South Korea is moving to simplify taxation on securities trade in line with global practices, including a phase-out of taxes on stock transactions.
The ruling Democratic Party’s ad hoc committee for capital market stimulation on Tuesday proposed to tax the net gain of an investor’s annual investment in both stocks and bonds and also enable capital losses to be carried over to the following year.
The outline requiring legislative changes needs further coordination within the party and with related ministries before being tabled into a bill.
The move is to simplify and rationalize the overall taxation on securities trade. Currently a fixed tax rate of 0.3 percent is collected for every stock trade. Income tax is imposed on the capital gains, raising complaints of double taxation.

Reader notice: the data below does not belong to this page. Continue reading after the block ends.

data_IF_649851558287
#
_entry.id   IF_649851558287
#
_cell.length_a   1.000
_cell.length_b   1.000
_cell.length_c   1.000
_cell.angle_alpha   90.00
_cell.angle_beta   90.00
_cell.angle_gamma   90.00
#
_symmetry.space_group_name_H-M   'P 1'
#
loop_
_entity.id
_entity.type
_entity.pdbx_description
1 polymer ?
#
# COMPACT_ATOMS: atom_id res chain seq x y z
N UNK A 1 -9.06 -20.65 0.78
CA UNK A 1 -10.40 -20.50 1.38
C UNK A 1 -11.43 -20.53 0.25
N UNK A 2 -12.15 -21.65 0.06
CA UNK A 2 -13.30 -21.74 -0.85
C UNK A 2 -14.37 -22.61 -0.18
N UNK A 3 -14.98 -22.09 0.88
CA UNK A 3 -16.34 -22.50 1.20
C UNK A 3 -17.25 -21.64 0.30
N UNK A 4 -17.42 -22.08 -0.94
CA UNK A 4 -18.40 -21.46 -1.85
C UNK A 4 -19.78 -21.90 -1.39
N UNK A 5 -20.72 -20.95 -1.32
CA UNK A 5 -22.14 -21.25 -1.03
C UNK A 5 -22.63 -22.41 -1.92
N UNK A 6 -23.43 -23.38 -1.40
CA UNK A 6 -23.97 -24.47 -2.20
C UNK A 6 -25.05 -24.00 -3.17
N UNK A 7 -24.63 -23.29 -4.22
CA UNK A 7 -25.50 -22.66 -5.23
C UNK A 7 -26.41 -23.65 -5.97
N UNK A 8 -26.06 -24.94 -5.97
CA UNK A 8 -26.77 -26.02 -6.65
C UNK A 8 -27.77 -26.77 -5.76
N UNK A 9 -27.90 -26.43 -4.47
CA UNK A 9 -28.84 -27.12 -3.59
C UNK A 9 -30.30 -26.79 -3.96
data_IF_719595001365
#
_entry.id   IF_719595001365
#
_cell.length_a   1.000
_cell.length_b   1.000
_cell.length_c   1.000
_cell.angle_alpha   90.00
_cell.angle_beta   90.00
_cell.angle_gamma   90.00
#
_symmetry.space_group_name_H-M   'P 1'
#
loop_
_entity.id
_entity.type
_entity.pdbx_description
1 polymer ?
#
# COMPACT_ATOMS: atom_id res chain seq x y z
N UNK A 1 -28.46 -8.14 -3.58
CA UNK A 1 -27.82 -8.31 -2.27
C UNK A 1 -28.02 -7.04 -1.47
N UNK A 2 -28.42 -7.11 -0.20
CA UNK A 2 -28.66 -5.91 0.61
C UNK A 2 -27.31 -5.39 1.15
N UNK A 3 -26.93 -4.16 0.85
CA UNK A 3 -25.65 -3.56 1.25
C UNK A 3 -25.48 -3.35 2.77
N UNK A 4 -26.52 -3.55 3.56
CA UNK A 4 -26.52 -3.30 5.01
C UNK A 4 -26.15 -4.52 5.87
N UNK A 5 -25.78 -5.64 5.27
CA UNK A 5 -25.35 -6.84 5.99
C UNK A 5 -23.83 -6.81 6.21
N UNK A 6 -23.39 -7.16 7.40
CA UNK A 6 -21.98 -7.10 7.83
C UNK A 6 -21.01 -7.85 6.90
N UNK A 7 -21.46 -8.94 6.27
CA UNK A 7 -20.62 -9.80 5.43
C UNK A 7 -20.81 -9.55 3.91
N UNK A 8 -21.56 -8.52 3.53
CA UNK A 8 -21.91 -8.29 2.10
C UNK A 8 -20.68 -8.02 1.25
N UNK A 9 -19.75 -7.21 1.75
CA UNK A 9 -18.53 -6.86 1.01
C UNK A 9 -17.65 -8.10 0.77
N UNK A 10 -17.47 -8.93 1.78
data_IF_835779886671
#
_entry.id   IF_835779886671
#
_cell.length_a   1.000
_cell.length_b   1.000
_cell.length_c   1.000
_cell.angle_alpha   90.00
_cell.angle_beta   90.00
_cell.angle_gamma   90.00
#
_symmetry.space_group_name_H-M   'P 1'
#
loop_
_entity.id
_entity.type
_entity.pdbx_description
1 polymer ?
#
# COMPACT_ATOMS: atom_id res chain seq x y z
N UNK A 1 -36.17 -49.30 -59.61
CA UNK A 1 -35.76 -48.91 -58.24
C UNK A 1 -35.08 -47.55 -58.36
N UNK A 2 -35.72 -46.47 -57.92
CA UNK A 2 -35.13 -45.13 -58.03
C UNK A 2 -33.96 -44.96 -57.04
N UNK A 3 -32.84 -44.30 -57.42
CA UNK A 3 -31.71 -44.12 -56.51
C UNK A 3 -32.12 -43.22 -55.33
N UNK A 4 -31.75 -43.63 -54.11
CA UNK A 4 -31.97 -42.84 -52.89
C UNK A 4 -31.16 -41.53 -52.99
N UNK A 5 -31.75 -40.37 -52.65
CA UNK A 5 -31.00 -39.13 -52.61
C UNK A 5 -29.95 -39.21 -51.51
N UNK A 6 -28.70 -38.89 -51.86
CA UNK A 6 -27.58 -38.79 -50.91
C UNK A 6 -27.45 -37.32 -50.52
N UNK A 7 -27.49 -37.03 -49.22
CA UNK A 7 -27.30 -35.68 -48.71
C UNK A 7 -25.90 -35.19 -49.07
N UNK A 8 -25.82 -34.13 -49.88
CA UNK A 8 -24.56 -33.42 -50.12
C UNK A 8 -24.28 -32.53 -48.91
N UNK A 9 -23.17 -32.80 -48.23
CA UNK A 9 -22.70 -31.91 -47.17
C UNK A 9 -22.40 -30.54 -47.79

The ruling party wants to phase out the stock trade tax and instead impose a levy on the total net return on securities investment instead of taxing individually by product, according to the outline. For instance, an investor who saw a $1,000 loss in a fund but a $2,000 profit in a stock investment would be taxed on the net $1,000.
Hong Nam-ki, deputy prime minister and finance minister, said last month the government aims to “incrementally lower the stock trade tax to help reinvigorate Korea’s capital market” and that it is “halfway through its internal assessment.”
Another plan in the works is to carry forward this year’s excess losses to next year when calculating taxable capital gains, which is expected to further ease the tax burden. In Japan, remaining capital losses can be carried forward for a period of three years. There is no carryover time limit in the U.S. and Britain.
By Yoo Joon-ho and Kim Hyo-jin
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